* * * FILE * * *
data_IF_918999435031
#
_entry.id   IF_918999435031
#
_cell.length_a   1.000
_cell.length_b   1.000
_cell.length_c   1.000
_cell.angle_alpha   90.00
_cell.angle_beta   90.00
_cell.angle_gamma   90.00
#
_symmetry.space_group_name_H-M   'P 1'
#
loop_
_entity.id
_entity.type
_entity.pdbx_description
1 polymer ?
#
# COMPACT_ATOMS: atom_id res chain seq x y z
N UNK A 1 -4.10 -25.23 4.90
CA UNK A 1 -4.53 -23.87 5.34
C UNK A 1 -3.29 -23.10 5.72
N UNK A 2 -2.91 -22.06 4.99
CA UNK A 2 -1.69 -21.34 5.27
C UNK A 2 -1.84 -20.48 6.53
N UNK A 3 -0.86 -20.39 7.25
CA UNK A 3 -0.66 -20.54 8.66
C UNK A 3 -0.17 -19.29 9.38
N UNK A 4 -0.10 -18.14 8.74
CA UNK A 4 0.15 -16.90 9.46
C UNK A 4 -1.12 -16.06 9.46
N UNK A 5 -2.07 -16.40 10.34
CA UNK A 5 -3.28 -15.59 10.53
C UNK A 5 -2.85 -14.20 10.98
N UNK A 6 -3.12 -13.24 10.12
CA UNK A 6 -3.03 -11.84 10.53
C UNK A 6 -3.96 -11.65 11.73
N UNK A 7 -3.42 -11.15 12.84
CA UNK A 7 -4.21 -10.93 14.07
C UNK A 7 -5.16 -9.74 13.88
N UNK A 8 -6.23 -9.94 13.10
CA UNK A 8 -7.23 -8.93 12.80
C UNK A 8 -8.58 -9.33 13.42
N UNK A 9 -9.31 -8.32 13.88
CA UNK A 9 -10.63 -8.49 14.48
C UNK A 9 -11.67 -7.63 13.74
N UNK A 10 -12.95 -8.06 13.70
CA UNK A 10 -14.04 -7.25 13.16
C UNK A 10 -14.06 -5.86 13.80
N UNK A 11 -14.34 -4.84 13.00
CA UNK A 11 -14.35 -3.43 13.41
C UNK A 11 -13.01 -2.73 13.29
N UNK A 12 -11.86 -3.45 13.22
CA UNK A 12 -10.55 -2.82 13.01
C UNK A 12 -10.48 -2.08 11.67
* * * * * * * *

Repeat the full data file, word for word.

data_IF_918999435031
#
_entry.id   IF_918999435031
#
_cell.length_a   1.000
_cell.length_b   1.000
_cell.length_c   1.000
_cell.angle_alpha   90.00
_cell.angle_beta   90.00
_cell.angle_gamma   90.00
#
_symmetry.space_group_name_H-M   'P 1'
#
loop_
_entity.id
_entity.type
_entity.pdbx_description
1 polymer ?
#
# COMPACT_ATOMS: atom_id res chain seq x y z
N UNK A 1 -4.10 -25.23 4.90
CA UNK A 1 -4.53 -23.87 5.34
C UNK A 1 -3.29 -23.10 5.72
N UNK A 2 -2.91 -22.06 4.99
CA UNK A 2 -1.69 -21.34 5.27
C UNK A 2 -1.84 -20.48 6.53
N UNK A 3 -0.86 -20.39 7.25
CA UNK A 3 -0.66 -20.54 8.66
C UNK A 3 -0.17 -19.29 9.38
N UNK A 4 -0.10 -18.14 8.74
CA UNK A 4 0.15 -16.90 9.46
C UNK A 4 -1.12 -16.06 9.46
N UNK A 5 -2.07 -16.40 10.34
CA UNK A 5 -3.28 -15.59 10.53
C UNK A 5 -2.85 -14.20 10.98
N UNK A 6 -3.12 -13.24 10.12
CA UNK A 6 -3.03 -11.84 10.53
C UNK A 6 -3.96 -11.65 11.73
N UNK A 7 -3.42 -11.15 12.84
CA UNK A 7 -4.21 -10.93 14.07
C UNK A 7 -5.16 -9.74 13.88
N UNK A 8 -6.23 -9.94 13.10
CA UNK A 8 -7.23 -8.93 12.80
C UNK A 8 -8.58 -9.33 13.42
N UNK A 9 -9.31 -8.32 13.88
CA UNK A 9 -10.63 -8.49 14.48
C UNK A 9 -11.67 -7.63 13.74
N UNK A 10 -12.95 -8.06 13.70
CA UNK A 10 -14.04 -7.25 13.16
C UNK A 10 -14.06 -5.86 13.80
N UNK A 11 -14.34 -4.84 13.00
CA UNK A 11 -14.35 -3.43 13.41
C UNK A 11 -13.01 -2.73 13.29
N UNK A 12 -11.86 -3.45 13.22
CA UNK A 12 -10.55 -2.82 13.01
C UNK A 12 -10.48 -2.08 11.67